Throughout the course of 2015 I’ve been fortunate enough to attend upwards of 100 shows, festivals big and small, and spend approximately half a year living in a city that hosted a mind-boggling amount of quality shows on a nightly basis. To that end, it’s probably unsurprising that I wound up taking over 10,000 photos this year alone. Over the course of the next few days, this site will be running seven volumes of the shots that stood out as personal favorites, whether that was due to their composition, sentimental attachment, or an intangible emotional or intellectual response. It’s been an honor to be able to take even the smallest part in the ongoing sagas of the artists in the photographs below and an additional thanks is due to the venues that allowed me to shoot (as well as the people who encouraged me to keep shooting).

Enjoy the gallery.

2015: A Visual Retrospective, Vol. 1

Radioactivity

Throughout the course of 2015 I’ve been fortunate enough to attend upwards of 100 shows, festivals big and small, and spend approximately half a year living in a city that hosted a mind-boggling amount of quality shows on a nightly basis. To that end, it’s probably unsurprising that I wound up taking over 10,000 photos this year alone. Over the course of the next few days, this site will be running seven volumes of the shots that stood out as personal favorites, whether that was due to their composition, sentimental attachment, or an intangible emotional or intellectual response. It’s been an honor to be able to take even the smallest part in the ongoing sagas of the artists in the photographs below and an additional thanks is due to the venues that allowed me to shoot (as well as the people who encouraged me to keep shooting).

Enjoy the gallery.

Sharkmuffin – Live at Shea Stadium – 8/7/15 (Pictorial Review, Live Video)

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Sharkmuffin’s release show party for Chartreuse at Shea Stadium was the kind of show that’s worth circling multiple times on a calendar. Easily my most anticipated of the month, it didn’t disappoint. A stacked five-band bill was kickstarted by a strong set from the emergent Fruit&Flowers, who delivered their wild-eyed basement pop with a lot of psych’ed out post-punk flourishes and an emphatic punch. Boytoy- who released one of last year’s finest debut EP’s– followed suit with a riff-happy, surf-heavy angle on a similar approach. Fuzzy, sunny, and surprisingly atmospheric, the trio managed to impress on their own terms and set site favorites Lost Boy ? up perfectly.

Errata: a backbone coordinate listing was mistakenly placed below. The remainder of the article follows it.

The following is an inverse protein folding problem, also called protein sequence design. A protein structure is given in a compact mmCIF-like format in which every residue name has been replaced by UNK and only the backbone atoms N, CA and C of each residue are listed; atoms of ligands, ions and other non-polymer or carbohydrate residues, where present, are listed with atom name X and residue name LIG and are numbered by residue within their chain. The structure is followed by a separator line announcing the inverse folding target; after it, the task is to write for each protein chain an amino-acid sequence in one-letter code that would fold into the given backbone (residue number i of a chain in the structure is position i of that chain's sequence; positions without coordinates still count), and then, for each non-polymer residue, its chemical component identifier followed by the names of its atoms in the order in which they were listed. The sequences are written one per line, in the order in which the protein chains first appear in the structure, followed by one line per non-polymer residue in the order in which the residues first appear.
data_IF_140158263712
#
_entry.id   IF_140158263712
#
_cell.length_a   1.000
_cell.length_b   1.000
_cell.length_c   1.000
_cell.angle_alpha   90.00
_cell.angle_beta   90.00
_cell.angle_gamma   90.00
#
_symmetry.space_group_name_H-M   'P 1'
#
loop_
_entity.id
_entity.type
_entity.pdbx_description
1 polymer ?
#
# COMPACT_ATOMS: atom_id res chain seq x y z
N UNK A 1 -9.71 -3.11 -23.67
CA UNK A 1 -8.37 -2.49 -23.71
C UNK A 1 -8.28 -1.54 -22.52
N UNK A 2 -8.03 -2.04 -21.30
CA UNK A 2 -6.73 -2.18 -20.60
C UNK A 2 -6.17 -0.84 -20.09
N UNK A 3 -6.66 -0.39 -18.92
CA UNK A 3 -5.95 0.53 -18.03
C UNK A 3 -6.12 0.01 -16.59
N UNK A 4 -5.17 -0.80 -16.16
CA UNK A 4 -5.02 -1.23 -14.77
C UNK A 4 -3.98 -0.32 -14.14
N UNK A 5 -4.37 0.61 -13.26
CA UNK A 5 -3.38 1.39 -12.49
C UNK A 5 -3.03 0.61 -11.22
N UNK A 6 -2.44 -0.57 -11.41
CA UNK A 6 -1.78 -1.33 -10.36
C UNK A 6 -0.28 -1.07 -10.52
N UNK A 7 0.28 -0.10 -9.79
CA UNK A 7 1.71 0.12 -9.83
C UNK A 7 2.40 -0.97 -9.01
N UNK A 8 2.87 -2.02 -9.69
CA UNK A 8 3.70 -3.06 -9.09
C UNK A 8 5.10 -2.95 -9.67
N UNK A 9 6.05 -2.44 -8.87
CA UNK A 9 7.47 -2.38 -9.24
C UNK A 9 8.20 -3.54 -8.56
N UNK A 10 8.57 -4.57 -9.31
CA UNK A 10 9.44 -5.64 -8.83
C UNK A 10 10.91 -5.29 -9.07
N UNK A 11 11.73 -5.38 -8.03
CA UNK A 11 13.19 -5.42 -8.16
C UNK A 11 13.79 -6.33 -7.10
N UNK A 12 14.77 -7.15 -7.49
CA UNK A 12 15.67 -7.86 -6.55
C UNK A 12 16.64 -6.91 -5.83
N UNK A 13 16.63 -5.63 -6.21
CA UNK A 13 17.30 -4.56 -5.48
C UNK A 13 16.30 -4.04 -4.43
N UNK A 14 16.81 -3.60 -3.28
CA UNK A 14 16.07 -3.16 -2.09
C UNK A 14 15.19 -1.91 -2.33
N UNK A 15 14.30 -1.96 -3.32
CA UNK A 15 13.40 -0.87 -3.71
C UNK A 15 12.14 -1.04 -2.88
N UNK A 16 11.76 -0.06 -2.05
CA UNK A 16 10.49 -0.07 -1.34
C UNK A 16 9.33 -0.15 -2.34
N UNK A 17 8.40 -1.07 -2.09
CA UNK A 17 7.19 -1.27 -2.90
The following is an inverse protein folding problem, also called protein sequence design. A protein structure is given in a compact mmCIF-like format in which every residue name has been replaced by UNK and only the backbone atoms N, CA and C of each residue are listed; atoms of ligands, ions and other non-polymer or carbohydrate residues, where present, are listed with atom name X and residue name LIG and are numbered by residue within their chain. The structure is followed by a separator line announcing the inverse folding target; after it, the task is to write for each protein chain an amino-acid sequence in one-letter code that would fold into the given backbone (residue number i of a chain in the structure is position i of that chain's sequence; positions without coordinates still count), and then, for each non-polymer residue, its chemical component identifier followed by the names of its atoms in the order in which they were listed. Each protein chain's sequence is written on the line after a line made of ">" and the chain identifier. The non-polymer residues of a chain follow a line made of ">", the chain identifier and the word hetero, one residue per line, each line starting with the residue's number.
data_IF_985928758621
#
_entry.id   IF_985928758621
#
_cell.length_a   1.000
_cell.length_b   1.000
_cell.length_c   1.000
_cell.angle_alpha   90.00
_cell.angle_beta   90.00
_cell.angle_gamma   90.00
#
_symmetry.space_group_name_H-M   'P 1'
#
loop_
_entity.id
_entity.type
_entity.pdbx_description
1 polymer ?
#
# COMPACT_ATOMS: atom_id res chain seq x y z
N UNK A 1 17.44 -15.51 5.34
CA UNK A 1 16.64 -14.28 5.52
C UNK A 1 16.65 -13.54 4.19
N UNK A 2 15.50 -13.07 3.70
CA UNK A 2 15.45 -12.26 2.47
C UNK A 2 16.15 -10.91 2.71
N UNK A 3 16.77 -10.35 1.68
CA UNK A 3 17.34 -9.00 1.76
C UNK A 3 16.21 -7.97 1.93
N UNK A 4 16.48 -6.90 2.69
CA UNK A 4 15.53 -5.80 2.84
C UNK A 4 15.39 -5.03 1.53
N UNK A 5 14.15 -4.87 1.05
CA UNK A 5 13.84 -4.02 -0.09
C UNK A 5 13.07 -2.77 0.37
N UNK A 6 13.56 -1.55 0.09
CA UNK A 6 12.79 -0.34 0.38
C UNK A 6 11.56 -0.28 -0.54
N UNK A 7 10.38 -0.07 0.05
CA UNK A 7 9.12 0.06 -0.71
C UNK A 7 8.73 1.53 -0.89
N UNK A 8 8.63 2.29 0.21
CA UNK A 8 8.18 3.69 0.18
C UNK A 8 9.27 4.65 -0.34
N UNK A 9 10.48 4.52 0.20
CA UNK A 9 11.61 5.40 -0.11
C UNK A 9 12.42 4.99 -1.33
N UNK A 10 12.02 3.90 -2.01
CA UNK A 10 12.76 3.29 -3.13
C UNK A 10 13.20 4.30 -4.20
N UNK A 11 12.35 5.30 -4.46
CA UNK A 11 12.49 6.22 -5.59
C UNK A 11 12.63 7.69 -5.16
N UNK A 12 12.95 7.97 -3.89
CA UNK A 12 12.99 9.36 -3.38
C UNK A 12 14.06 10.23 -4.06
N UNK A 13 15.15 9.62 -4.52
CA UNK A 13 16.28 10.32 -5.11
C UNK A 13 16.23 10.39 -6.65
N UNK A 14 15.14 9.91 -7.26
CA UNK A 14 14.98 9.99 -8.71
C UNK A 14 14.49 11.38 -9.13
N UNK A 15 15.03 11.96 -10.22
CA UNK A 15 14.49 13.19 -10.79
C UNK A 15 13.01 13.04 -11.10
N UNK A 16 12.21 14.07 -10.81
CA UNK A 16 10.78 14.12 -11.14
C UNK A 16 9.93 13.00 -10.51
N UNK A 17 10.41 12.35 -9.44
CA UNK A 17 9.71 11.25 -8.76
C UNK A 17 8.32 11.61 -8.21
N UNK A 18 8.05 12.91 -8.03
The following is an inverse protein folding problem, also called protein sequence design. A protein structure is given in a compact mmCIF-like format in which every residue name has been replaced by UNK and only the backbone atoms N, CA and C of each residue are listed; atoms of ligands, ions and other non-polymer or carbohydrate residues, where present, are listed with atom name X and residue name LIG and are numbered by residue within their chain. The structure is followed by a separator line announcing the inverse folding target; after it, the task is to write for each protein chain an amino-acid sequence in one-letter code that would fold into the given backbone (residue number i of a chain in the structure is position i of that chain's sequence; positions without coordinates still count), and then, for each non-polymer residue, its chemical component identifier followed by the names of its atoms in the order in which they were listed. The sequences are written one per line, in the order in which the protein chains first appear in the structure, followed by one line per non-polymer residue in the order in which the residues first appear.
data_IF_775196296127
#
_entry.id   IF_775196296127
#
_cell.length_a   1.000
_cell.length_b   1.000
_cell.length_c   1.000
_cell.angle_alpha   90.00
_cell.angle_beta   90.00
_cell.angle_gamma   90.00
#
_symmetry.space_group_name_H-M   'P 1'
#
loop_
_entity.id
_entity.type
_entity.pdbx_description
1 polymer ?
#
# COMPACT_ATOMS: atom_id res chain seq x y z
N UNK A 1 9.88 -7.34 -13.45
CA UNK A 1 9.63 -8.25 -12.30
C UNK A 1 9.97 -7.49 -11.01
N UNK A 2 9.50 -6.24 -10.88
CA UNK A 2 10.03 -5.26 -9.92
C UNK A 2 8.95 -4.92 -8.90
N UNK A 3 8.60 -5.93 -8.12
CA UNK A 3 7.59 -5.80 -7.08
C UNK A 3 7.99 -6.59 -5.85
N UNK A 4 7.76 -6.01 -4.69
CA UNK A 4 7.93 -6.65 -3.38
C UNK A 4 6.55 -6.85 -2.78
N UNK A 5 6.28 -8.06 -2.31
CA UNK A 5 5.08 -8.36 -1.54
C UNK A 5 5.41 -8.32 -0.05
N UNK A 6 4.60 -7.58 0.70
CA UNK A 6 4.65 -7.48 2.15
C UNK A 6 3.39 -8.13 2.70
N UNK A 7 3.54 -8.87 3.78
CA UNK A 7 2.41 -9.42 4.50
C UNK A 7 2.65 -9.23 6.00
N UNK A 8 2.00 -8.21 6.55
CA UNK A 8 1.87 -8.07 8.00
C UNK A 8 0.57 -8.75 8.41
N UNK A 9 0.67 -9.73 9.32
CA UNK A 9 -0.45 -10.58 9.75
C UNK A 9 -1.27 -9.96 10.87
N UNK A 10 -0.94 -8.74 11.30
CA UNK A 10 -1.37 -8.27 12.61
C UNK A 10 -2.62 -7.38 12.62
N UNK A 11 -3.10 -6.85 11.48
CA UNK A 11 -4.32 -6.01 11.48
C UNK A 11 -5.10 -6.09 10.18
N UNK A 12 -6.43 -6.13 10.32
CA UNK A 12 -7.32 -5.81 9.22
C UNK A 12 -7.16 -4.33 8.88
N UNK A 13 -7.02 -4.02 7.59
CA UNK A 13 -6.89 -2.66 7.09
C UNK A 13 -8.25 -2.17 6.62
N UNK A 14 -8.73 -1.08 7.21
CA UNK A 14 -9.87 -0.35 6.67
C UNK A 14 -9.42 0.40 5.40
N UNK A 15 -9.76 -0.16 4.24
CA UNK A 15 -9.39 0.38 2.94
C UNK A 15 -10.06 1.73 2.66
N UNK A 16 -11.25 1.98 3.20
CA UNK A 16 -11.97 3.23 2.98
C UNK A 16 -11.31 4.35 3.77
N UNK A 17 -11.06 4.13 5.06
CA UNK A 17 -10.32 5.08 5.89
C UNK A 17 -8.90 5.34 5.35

Lost Boy ?, as they always have, brought an outsize outsider charisma to the proceedings and kicked things into high gear almost as soon as they hit the stage. The band’s extraordinary Canned would have been at the absolute peak of last year’s special releases list had it been streaming anywhere ahead of its official vinyl release in 2015 but it was kept off the internet until that moment came. Even though about a year’s elapsed between the record’s original release, Canned still feels unbelievably vibrant thanks to the explosive energy that permeates throughout literally every song on the collection. That ragged ferocity is, unsurprisingly, amplified in the live setting and nearly every song the band played felt like a giddy exclamation mark. Celebratory and occasionally punishing, it was the adrenaline jolt that made sure things kept going strong after the midway point.

Even in the seemingly impossible scenario where Lost Boy ? had faltered, the evening would’ve been easily rescued by another site favorite- Charly BlissSoft Serve topped this site’s best-of EP list in 2014 (incidentally, Lost Boy ? secured the 11 slot) and whenever their LP finally secures its official release, it’s not a stretch to imagine it’ll wind up securing the Album of the Year distinction or something remarkably close. I’ve been desperately searching for something I don’t like about Charly Bliss for over a year and I still can’t find anything. The band’s a powerhouse in the studio, an absolute force on stage, and they’re penning some of the best music being released today. I’ve come to accept that they’re one of my absolute favorite bands and with every set I take in, that declaration’s getting closer to shedding the “one of” and simply becoming “my favorite band.” Unsurprisingly, their set here was monstrous and left a tall order for Sharkmuffin.

To their credit, Sharkmuffin kept the evening going even stronger with a deeply impassioned set that saw the band play every cut from their excellent Chartreuse, one of 2015’s finest releases. Playing as a quartet with Lost Boy ?’s Davey Jones giving an assist on guitar, the band’s set took on several different modes with a finessed aplomb. Coy, vicious, and carefree, the band shifted their focus at will and whipped an adoring audience into frenzy after frenzy with an incredible amount of ease. Alternating between poise and recklessness, then somehow managing to bridge the gap, Sharkmuffin tore up Shea Stadium and more than earned their encore. It was the final stage of a progression that started with foot-tapping (Fruit&Flowers), head-nodding (Boytoy), headbanging (Lost Boy ?), pogo-dancing (Charly Bliss), and- finally- moshing (Sharkmuffin themselves). Combining seemingly every single one of those stages with their last two songs, the band left the stage exhausted and smiling and the audience couldn’t help themselves from exiting the venue in the exact same fashion.

Click over to the full photo gallery of the show here and watch some of the evening’s performances in the video below.